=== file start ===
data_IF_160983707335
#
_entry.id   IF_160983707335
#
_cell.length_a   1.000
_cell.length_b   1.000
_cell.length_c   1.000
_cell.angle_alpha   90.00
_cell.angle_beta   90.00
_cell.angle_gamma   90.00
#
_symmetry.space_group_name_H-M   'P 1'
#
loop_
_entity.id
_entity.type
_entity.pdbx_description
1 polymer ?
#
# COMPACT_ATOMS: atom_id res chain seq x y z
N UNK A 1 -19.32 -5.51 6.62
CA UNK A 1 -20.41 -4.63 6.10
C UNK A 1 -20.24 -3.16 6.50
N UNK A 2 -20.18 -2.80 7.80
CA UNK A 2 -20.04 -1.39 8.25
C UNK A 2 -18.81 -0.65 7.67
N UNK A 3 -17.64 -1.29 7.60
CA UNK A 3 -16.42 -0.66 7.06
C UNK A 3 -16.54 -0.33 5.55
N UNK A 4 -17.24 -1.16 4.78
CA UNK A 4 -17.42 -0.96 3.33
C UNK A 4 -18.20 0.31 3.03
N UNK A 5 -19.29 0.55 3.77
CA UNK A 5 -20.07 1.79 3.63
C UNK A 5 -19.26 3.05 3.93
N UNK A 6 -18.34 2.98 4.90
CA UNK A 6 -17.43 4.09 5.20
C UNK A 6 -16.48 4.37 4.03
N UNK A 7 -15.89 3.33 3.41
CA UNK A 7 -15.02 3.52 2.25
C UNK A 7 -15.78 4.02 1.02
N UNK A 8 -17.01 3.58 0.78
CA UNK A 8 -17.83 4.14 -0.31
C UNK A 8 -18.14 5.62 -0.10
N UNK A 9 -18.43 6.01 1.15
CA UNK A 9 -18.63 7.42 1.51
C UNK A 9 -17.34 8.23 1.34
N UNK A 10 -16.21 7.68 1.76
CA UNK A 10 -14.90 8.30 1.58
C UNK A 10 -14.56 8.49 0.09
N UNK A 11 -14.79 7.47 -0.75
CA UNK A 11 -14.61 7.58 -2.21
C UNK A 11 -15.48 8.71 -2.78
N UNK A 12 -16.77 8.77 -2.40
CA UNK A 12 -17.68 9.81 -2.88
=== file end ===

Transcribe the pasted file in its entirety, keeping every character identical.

data_IF_160983707335
#
_entry.id   IF_160983707335
#
_cell.length_a   1.000
_cell.length_b   1.000
_cell.length_c   1.000
_cell.angle_alpha   90.00
_cell.angle_beta   90.00
_cell.angle_gamma   90.00
#
_symmetry.space_group_name_H-M   'P 1'
#
loop_
_entity.id
_entity.type
_entity.pdbx_description
1 polymer ?
#
# COMPACT_ATOMS: atom_id res chain seq x y z
N UNK A 1 -19.32 -5.51 6.62
CA UNK A 1 -20.41 -4.63 6.10
C UNK A 1 -20.24 -3.16 6.50
N UNK A 2 -20.18 -2.80 7.80
CA UNK A 2 -20.04 -1.39 8.25
C UNK A 2 -18.81 -0.65 7.67
N UNK A 3 -17.64 -1.29 7.60
CA UNK A 3 -16.42 -0.66 7.06
C UNK A 3 -16.54 -0.33 5.55
N UNK A 4 -17.24 -1.16 4.78
CA UNK A 4 -17.42 -0.96 3.33
C UNK A 4 -18.20 0.31 3.03
N UNK A 5 -19.29 0.55 3.77
CA UNK A 5 -20.07 1.79 3.63
C UNK A 5 -19.26 3.05 3.93
N UNK A 6 -18.34 2.98 4.90
CA UNK A 6 -17.43 4.09 5.20
C UNK A 6 -16.48 4.37 4.03
N UNK A 7 -15.89 3.33 3.41
CA UNK A 7 -15.02 3.52 2.25
C UNK A 7 -15.78 4.02 1.02
N UNK A 8 -17.01 3.58 0.78
CA UNK A 8 -17.83 4.14 -0.31
C UNK A 8 -18.14 5.62 -0.10
N UNK A 9 -18.43 6.01 1.15
CA UNK A 9 -18.63 7.42 1.51
C UNK A 9 -17.34 8.23 1.34
N UNK A 10 -16.21 7.68 1.76
CA UNK A 10 -14.90 8.30 1.58
C UNK A 10 -14.56 8.49 0.09
N UNK A 11 -14.79 7.47 -0.75
CA UNK A 11 -14.61 7.58 -2.21
C UNK A 11 -15.48 8.71 -2.78
N UNK A 12 -16.77 8.77 -2.40
CA UNK A 12 -17.68 9.81 -2.88